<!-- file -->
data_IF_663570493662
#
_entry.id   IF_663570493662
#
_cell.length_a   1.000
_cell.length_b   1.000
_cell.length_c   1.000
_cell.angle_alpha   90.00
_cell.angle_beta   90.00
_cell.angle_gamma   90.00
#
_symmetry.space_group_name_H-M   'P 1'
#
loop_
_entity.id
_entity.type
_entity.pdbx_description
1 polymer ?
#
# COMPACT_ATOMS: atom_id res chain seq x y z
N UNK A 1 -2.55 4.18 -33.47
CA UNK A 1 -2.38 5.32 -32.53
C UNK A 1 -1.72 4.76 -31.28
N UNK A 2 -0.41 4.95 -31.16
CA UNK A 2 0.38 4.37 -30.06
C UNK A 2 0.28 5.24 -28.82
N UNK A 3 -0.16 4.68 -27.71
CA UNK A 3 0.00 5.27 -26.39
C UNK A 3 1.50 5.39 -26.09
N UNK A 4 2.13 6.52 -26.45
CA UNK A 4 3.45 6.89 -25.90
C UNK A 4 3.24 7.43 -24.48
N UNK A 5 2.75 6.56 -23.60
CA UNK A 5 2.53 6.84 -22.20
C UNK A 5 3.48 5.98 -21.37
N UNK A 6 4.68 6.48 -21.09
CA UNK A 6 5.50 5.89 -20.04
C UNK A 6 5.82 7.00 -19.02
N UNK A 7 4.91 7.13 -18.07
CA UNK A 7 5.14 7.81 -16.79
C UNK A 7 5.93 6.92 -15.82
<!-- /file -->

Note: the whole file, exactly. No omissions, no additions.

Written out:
data_IF_663570493662
#
_entry.id   IF_663570493662
#
_cell.length_a   1.000
_cell.length_b   1.000
_cell.length_c   1.000
_cell.angle_alpha   90.00
_cell.angle_beta   90.00
_cell.angle_gamma   90.00
#
_symmetry.space_group_name_H-M   'P 1'
#
loop_
_entity.id
_entity.type
_entity.pdbx_description
1 polymer ?
#
# COMPACT_ATOMS: atom_id res chain seq x y z
N UNK A 1 -2.55 4.18 -33.47
CA UNK A 1 -2.38 5.32 -32.53
C UNK A 1 -1.72 4.76 -31.28
N UNK A 2 -0.41 4.95 -31.16
CA UNK A 2 0.38 4.37 -30.06
C UNK A 2 0.28 5.24 -28.82
N UNK A 3 -0.16 4.68 -27.71
CA UNK A 3 0.00 5.27 -26.39
C UNK A 3 1.50 5.39 -26.09
N UNK A 4 2.13 6.52 -26.45
CA UNK A 4 3.45 6.89 -25.90
C UNK A 4 3.24 7.43 -24.48
N UNK A 5 2.75 6.56 -23.60
CA UNK A 5 2.53 6.84 -22.20
C UNK A 5 3.48 5.98 -21.37
N UNK A 6 4.68 6.48 -21.09
CA UNK A 6 5.50 5.89 -20.04
C UNK A 6 5.82 7.00 -19.02
N UNK A 7 4.91 7.13 -18.07
CA UNK A 7 5.14 7.81 -16.79
C UNK A 7 5.93 6.92 -15.82